To snap up available employees as quickly as possible, UPS is trying a new strategy: Hire in 30 minutes or less. Taking too long to get hired could mean the applicant may have to go elsewhere. So the company has almost finished the interview, and does the entire recruitment process online.

Not having enough employees can be costly for companies. FedEx said it spent $450 million between June and August due to higher wages, overtime pay and other costs related to the tight job market.

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At one of its hubs in Portland, Oregon, FedEx has about 65% of the employees it needs. The company is diverting about a quarter of the packages that normally flow to other hubs it can handle. More than 600,000 packages are being resend a day, making service worse, said FedEx chief operating officer Rajesh Subramaniam during a call with investors last month.

FedEx said it needs 90,000 holiday workers this year, 20,000 more than last year. Others are hiring around the same levels as last year: Amazon, UPS and Walmart, each of which is currently trying to hire 100,000 or more people.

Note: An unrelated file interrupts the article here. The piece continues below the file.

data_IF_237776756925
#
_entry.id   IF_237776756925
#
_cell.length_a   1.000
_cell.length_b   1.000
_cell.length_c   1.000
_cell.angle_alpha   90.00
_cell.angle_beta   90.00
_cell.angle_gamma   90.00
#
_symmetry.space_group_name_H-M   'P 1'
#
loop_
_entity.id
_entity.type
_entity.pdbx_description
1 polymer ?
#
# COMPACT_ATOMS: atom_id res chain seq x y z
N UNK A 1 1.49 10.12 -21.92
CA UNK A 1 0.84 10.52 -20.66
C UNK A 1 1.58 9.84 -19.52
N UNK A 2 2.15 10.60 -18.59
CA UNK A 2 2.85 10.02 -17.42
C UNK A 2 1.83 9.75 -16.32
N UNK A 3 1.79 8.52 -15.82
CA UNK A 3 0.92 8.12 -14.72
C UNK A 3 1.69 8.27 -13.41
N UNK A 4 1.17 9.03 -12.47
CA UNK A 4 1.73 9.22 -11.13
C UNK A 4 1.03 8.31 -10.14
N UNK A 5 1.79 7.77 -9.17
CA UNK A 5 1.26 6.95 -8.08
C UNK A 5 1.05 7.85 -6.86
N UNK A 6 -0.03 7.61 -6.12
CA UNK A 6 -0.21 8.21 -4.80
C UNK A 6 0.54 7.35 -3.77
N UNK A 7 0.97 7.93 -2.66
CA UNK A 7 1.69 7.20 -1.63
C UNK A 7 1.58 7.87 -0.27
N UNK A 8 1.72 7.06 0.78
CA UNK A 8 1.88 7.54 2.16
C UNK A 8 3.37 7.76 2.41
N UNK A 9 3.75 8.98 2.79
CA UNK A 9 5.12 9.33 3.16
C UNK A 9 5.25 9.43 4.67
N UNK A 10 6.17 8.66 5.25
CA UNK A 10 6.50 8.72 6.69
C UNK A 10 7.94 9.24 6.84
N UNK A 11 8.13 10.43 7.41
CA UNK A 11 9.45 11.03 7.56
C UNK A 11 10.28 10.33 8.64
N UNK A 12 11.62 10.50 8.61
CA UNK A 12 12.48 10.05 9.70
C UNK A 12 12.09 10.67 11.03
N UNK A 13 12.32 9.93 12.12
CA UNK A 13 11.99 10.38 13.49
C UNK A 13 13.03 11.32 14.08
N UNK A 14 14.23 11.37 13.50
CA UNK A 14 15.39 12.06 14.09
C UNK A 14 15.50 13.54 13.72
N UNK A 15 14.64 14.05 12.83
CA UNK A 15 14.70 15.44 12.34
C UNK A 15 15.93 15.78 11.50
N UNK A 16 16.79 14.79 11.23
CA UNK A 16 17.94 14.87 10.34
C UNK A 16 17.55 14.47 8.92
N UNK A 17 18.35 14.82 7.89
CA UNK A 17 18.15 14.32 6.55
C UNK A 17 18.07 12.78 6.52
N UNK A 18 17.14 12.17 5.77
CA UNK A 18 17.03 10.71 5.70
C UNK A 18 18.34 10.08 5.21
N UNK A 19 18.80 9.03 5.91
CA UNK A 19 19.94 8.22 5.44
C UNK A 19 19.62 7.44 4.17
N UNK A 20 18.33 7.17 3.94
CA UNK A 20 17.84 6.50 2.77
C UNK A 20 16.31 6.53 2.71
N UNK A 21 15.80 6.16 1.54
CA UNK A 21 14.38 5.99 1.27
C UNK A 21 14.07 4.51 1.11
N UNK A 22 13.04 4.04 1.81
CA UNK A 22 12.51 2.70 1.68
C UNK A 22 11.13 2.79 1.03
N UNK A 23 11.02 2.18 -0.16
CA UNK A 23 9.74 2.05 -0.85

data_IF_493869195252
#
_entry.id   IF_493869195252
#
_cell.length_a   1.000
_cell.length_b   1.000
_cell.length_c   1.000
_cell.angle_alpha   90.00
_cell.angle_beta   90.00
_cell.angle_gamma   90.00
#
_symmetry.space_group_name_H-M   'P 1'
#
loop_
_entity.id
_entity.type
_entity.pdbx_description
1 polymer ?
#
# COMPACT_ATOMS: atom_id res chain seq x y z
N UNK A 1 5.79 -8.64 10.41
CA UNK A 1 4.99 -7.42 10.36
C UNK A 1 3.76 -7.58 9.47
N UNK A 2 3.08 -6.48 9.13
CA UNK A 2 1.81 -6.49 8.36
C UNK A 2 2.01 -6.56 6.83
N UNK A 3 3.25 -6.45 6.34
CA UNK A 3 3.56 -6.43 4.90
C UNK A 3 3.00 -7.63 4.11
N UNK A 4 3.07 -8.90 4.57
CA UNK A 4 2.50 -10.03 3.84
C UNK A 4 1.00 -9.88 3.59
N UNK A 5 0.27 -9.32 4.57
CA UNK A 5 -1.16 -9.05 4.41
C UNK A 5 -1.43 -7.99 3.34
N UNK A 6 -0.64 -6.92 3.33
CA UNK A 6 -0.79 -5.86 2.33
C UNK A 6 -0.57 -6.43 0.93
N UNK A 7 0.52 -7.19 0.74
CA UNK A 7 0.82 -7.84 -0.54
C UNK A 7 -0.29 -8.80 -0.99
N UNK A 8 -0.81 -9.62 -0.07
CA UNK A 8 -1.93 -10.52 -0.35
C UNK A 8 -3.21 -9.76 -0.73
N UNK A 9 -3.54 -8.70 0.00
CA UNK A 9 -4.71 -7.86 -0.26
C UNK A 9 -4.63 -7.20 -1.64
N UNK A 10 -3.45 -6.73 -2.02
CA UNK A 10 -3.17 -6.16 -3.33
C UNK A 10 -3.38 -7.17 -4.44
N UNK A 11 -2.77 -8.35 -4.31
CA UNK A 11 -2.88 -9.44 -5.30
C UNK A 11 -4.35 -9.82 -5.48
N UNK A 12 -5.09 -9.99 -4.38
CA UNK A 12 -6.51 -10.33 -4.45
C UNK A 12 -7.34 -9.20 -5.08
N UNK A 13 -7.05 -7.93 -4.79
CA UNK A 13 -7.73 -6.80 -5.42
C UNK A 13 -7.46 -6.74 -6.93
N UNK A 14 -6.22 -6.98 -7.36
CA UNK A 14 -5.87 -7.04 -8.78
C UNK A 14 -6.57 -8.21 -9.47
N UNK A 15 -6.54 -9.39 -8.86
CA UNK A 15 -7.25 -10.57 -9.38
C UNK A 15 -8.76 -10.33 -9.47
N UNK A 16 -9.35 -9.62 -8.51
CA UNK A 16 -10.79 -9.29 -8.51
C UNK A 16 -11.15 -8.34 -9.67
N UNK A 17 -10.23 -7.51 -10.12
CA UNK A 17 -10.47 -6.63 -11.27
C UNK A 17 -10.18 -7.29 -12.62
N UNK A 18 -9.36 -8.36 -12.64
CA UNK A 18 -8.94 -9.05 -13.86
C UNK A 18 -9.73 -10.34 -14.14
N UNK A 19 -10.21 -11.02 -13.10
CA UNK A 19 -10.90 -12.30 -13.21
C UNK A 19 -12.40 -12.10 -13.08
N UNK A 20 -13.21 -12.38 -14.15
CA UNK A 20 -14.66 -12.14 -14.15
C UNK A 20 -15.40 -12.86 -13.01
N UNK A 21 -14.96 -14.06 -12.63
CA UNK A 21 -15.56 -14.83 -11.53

There are many reasons for the labor shortage, but they mostly revolve around the pandemic. The delta version has intimidated people into working in tight spaces with others, and most major employers that hire hourly workers don’t yet have mandatory vaccines. Child care issues leave people needing to stay at home, and many are saving money during the pandemic, giving them enough cash to avoid taking jobs they don’t want.

Another potential wrinkle: President Joe Biden’s announcement in September that employers with more than 100 workers would have to offer vaccines or weekly testing. It’s not clear when those rules will begin or how it will affect hiring. Companies that have already mandated vaccines have reported higher rates of vaccination. And a fully vaccinated workforce could make that employer more attractive to workers for fear of catching the virus. But some employers fret that the mandate could complicate hiring further.